His long white hair and bushy beard were unwashed and a bit matted, and he sat on an overturned bucket by the stoplight. His misshapen cardboard sign simply said “Homeless. Anything helps.” I quickly ran down what I had in the car with me that I could give him: an almost empty canister of peanuts, and a half eaten bag of pretzels. I discarded these options as a bit too used, and as I was heading to the grocery store anyway, I thought to just get him something unopened and fresh. Bread, peanut butter, fruit, water and crackers. Surely that would get him through a few days at least. I prayed he would still be where I had last seen him as I drove back to that spot. He was—and there was another man standing there talking with him, which I thought was a nice gesture. Another giving soul. Little did I know as I parked at the nearby fast food restaurant that the white haired man would not actually be the recipient of the food bag—but would rather be the vessel God used to feed another.
As I walked across the grass to where these two men talked, the white haired man got up off his bucket, and stepped toward me with a, “You bring a bag full of food?” I responded that I had indeed. “Well,” he said, “I can’t take it...” This caught me quite by surprise for a brief moment before he continued, “…but I can get it to someone who needs it.” Well, good enough, I thought. At least someone who is hungry will have something to eat today—whoever that is, wherever they are.
It was then that the other man who was standing there said, “God bless you.” I looked up at his face, but it was not the clean, well-intentioned one I had expected to see. It, too, was dirty, and his hair was greasy under his cap. The smile he gave me was beautiful in spite of the missing and rotten teeth, and it lit up his whole face. I suddenly noticed none of the uncleanliness of either of these homeless men, but just sat in the goodness of God in this interaction, sensing I was about to be blessed, once again.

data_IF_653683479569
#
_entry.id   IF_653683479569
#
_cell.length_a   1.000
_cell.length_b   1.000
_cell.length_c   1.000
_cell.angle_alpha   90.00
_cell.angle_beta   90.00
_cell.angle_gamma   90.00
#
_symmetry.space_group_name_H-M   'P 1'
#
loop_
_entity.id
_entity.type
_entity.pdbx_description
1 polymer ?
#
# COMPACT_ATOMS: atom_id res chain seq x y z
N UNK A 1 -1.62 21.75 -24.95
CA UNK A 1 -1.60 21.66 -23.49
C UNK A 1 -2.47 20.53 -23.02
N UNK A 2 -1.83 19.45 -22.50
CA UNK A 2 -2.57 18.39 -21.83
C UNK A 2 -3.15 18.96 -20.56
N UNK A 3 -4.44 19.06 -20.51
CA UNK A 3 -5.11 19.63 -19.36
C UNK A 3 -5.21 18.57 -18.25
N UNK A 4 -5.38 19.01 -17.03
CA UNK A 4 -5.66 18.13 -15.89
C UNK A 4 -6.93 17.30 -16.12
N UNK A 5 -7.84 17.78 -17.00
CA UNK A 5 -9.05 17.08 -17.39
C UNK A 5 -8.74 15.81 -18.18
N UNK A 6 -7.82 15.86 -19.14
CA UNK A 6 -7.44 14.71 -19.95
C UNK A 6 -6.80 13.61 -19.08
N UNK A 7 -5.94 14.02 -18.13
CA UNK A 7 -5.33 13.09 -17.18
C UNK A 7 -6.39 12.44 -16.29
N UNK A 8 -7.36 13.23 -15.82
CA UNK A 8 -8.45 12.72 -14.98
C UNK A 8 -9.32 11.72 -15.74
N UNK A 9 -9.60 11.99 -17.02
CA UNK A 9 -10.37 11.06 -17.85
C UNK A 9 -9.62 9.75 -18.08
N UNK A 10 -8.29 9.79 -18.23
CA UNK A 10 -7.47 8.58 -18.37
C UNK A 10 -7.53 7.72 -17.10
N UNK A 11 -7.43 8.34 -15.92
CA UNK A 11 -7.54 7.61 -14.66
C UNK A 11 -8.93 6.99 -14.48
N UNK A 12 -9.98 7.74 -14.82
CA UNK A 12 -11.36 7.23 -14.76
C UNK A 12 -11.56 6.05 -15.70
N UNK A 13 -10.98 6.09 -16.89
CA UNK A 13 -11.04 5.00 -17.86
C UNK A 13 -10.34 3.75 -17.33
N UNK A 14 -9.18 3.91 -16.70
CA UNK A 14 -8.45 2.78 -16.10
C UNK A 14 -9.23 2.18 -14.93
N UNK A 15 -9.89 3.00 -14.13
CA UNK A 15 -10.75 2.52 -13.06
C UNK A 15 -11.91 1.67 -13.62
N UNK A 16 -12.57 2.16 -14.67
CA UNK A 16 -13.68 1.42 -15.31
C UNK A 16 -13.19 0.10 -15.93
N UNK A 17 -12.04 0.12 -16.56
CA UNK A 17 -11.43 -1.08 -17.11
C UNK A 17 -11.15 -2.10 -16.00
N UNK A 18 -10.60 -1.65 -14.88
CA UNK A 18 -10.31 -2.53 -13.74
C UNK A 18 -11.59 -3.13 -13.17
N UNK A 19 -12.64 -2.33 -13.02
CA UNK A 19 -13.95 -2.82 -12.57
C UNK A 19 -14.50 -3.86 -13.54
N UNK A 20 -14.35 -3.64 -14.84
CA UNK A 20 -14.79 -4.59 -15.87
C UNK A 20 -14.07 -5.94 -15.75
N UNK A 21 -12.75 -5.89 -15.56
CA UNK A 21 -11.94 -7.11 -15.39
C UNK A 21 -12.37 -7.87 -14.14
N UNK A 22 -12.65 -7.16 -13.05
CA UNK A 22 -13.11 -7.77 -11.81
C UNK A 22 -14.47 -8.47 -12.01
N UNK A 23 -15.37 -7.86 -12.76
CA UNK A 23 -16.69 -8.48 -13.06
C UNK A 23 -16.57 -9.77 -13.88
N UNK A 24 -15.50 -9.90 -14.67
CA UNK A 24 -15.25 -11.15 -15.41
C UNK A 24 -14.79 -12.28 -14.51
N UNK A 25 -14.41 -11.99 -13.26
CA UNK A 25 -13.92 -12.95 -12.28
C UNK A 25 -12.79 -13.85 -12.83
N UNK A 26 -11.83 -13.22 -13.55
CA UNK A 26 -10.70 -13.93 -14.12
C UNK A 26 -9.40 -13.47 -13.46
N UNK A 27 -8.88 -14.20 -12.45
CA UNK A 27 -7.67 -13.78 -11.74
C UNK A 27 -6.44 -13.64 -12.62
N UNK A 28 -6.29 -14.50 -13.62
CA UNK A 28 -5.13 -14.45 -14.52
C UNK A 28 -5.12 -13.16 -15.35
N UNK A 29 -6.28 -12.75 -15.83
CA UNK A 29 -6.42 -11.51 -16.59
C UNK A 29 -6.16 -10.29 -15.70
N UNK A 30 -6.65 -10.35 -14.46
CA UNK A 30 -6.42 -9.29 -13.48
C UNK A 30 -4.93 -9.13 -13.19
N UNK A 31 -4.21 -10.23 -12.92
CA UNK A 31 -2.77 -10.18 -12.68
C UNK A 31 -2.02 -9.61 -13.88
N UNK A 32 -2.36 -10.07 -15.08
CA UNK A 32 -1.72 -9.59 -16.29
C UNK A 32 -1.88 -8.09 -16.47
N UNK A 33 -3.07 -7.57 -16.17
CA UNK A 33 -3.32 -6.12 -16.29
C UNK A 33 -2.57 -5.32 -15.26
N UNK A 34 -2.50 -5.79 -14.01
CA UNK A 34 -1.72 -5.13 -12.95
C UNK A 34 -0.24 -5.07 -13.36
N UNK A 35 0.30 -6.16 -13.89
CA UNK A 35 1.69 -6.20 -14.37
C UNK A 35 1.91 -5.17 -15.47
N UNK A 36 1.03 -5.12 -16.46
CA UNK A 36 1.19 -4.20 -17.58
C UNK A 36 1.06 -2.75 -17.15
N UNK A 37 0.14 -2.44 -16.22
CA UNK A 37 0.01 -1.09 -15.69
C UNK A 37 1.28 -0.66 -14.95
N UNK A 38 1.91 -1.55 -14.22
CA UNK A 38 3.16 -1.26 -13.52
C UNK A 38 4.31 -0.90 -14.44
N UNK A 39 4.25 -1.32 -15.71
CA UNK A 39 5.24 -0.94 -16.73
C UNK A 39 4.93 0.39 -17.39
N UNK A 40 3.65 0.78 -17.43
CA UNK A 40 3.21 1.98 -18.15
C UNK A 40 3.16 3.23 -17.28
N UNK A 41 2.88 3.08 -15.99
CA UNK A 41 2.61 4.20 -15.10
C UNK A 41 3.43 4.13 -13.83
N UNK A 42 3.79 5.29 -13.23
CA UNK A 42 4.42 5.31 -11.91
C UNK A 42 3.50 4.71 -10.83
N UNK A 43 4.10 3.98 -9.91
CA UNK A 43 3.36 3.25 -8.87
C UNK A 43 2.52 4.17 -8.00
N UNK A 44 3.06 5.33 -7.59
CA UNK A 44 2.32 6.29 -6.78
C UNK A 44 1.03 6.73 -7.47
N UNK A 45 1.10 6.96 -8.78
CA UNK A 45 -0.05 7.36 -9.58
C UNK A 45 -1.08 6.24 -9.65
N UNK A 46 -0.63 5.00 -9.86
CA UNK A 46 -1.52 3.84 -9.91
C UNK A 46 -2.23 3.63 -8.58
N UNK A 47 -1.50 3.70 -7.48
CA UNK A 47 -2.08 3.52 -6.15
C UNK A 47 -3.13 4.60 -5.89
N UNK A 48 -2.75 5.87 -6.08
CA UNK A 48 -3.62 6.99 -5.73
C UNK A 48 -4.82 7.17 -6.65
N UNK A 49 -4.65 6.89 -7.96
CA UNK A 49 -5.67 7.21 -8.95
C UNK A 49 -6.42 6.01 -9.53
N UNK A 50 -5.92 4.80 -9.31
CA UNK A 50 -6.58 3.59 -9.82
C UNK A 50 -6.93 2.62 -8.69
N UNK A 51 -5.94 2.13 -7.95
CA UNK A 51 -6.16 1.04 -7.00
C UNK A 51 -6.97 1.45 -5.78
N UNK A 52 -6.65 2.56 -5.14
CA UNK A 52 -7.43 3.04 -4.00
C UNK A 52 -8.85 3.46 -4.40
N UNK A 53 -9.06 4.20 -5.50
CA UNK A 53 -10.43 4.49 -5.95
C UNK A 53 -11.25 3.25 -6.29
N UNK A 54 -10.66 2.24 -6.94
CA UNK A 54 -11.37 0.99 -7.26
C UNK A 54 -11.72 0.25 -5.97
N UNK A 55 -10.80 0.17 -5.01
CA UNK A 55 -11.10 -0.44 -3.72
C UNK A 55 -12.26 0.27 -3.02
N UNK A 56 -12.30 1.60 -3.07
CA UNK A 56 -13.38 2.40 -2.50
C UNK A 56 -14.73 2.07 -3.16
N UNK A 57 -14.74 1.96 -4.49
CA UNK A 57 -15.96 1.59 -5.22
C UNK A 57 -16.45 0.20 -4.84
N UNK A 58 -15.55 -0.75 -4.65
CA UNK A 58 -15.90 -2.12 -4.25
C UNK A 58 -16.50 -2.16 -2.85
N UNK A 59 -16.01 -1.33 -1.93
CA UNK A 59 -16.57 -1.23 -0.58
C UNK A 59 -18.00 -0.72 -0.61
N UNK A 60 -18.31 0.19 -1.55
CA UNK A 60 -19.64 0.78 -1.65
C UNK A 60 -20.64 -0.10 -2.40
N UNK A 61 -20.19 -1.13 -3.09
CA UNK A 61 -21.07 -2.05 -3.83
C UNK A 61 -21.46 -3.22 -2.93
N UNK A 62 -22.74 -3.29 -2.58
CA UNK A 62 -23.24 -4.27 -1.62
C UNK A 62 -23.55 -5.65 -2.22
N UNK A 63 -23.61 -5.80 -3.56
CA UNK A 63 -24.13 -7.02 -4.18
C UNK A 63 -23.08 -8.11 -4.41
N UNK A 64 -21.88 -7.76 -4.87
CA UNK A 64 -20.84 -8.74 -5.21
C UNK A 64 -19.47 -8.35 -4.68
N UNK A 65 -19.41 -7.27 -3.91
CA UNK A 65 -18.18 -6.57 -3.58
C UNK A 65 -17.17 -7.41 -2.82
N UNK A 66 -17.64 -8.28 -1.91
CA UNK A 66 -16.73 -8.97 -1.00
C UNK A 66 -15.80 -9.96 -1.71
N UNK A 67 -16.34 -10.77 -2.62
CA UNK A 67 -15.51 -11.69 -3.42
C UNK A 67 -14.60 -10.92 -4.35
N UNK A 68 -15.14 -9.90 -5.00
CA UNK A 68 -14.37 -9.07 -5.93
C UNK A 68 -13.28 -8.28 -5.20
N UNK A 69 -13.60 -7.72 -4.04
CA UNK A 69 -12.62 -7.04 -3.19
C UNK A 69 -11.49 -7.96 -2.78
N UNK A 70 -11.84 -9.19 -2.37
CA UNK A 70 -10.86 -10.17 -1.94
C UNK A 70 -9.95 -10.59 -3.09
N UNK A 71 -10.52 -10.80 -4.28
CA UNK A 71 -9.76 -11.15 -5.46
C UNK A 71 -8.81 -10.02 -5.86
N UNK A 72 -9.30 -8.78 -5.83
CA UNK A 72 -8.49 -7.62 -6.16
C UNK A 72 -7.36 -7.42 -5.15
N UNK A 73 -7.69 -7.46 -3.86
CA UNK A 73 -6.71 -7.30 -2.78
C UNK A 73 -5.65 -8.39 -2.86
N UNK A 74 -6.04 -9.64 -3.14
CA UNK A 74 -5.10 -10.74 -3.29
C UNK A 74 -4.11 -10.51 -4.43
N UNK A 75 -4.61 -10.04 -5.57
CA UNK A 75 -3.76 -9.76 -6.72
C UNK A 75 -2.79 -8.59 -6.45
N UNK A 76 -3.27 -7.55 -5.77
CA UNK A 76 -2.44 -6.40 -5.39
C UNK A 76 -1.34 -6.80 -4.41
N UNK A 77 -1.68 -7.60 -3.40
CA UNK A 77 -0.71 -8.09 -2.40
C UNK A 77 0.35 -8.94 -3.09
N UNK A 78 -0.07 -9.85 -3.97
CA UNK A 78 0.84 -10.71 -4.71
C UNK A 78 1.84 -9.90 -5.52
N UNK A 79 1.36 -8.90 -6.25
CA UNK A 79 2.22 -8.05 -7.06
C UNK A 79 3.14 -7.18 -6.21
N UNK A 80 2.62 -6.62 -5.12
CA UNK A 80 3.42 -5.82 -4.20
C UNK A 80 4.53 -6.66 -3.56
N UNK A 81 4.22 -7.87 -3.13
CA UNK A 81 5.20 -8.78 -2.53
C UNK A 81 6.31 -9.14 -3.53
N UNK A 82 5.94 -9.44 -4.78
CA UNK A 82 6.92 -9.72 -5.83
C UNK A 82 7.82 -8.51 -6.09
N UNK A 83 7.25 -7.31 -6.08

The man with the white hair turned around and passed the bag of food on to this other man, someone he seemed to have just met. “He’s the one who needs this,” he stated. The second man asked my name, which I told him. And I asked for his. “It’s Brandon.” Nice to meet you. “God bless you,” he repeated, and I returned the blessing. Walking back to my car, I was amazed at the unselfishness of the white haired man (who didn’t seem too interested in giving his name) who simply knew of a need greater than his own, and shared what he had been given. I observed a lot in that short minute or two, as is so often the case when obedience and sacrifice are chosen over plans or agendas.
Thinking back, I can remember exactly the faces, situations, and locations where I saw someone who needed help, but I kept on walking for one reason or another—in spite of the intense feeling/prompting that I should stop and lend a hand of some sort. It’s haunting. I have since determined that it’s worth the inconvenience, and perhaps even being taken advantage of at times, to help those who are in need however I can. It’s incredible. May you be encouraged to do the same.
John answered, “Anyone who has two shirts
should share with the one who has none,
and anyone who has food should do the same.”